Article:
Friday, January 13, 2012
Gladiolus - Preparing to Plant Bulbs and Corms
With January half way through, it's time to start preparing your dirt to plant your bulbs and corms. This foresight will give you beautiful spring and early summer color. I have chosen to focus in on one specific plant, the Gladiolus. Native to South Africa, the Gladiolus flower signifies remembrance. It also expresses infatuation, telling the receiver that he or she pierces the heart. It also stands for strength of character, faithfulness and honor.
Gladiolus do well in a wide variety of soil types, but the pH of the soil should be between 6.2-7. Choose a location that is mostly sunny, with late afternoon shade to protect against the heat and sun. Prepare your soil with amended soil, much like you would a vegetable garden, then water your bed. Ensure it drains well. (Note: Glads are great tall plants for your flowerbed, due to the fact they grow 2-6 feet tall.)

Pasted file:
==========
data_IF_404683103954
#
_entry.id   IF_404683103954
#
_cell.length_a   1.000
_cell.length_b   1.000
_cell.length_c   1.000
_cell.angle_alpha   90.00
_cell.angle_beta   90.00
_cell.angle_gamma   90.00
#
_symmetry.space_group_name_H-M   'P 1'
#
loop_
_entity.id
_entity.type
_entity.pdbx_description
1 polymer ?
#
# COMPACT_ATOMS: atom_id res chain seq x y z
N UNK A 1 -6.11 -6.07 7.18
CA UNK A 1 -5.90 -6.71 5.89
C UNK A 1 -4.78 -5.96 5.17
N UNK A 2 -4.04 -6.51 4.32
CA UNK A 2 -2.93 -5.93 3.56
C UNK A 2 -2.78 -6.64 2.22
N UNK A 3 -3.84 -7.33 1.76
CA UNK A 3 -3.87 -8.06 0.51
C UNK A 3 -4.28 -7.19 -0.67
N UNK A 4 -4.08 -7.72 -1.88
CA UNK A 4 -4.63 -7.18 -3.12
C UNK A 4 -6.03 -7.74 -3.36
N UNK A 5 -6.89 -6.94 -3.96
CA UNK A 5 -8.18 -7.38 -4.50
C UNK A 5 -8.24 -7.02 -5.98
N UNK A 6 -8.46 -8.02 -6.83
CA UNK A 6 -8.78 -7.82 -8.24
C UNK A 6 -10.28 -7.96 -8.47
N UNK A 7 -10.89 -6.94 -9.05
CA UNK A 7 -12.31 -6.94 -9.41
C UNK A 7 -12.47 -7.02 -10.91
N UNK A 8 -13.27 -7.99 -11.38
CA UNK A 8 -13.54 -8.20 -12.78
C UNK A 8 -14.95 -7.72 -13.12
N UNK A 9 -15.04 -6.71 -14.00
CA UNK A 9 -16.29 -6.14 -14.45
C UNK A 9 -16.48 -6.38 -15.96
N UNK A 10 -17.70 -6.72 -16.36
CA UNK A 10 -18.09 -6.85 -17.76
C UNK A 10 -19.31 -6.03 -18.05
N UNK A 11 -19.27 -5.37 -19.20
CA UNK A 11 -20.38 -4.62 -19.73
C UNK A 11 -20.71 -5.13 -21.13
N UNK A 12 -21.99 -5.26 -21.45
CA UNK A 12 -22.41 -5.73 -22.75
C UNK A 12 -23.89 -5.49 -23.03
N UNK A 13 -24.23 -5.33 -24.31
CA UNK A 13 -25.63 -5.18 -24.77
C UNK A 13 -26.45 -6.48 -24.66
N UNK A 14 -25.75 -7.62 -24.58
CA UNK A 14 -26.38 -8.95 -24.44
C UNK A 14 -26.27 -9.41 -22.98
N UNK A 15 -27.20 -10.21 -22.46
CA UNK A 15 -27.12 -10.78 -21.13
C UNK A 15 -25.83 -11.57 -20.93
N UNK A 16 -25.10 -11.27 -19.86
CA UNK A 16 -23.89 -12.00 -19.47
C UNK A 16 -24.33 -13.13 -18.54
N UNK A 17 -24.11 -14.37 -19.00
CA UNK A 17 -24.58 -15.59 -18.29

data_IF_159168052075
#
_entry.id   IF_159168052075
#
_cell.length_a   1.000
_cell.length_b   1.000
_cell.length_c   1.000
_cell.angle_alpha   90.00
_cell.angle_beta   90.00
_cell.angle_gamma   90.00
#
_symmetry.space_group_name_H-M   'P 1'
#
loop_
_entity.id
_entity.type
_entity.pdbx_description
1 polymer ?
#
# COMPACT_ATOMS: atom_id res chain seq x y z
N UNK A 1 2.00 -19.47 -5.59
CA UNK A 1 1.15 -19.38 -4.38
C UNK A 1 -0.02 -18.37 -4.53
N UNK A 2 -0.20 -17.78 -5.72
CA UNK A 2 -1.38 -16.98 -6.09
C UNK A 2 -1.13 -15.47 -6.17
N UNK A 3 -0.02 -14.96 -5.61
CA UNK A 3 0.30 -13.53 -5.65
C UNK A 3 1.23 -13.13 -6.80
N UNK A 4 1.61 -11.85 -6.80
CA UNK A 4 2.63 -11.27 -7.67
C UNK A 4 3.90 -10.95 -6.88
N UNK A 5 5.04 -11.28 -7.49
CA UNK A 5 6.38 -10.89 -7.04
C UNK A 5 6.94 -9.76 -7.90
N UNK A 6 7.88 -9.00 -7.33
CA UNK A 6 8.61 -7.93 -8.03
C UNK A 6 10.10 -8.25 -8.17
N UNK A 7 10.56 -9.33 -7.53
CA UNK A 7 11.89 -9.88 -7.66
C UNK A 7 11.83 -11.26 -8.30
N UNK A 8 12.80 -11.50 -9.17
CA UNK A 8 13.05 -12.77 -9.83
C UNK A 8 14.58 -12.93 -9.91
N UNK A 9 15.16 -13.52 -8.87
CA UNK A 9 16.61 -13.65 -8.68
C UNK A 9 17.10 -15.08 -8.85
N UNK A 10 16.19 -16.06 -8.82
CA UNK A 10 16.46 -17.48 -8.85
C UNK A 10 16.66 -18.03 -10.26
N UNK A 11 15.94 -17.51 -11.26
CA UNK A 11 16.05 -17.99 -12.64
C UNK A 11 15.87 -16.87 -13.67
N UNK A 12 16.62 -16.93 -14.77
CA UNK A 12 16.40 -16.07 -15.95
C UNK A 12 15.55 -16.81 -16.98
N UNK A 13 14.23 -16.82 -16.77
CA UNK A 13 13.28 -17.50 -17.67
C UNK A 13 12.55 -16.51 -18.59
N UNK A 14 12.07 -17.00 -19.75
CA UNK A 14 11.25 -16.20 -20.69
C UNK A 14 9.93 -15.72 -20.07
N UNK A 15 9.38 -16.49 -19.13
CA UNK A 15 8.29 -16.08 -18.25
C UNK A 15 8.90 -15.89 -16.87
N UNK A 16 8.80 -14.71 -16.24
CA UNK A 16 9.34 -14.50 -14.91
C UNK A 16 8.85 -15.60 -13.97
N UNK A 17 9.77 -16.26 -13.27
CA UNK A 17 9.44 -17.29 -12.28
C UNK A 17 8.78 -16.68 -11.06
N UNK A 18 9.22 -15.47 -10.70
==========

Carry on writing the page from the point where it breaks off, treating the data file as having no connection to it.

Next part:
As soon as the last frost has occurred, you can start the process. After roto-tilling or plowing your soil, you can add a fungicide to protect against disease. You can also add fertilizer if needed. Call us for more details.
Plant your corm/bulbs 3 to 4 inches deep, 4 to 6 inches apart. To maximize color, plant more corms/bulbs every two to three weeks. To keep weeds to a minimum, add two to three inches of mulch around your glads to help keep them moist. Glads are very poor competitors, and weeding must be done by hand or light cultivation.
Glads need to be well watered without being over-saturated. Start a watering regime when there are five leafs on the plants.
Thrips are a major pest for Glads, so an insecticide should be considered. Thrips are sucking insects and will deform your flowers. An all purpose insecticide
Remove the faded/dead flowers to ensure continuous growth. Once all the flowers on a stalk have gone, cut off the stalk.
It takes approximately 90 days for the gladiolus to root, grow, produce flowers, store energy for the next season, and be mature for reproduction for the next growing season.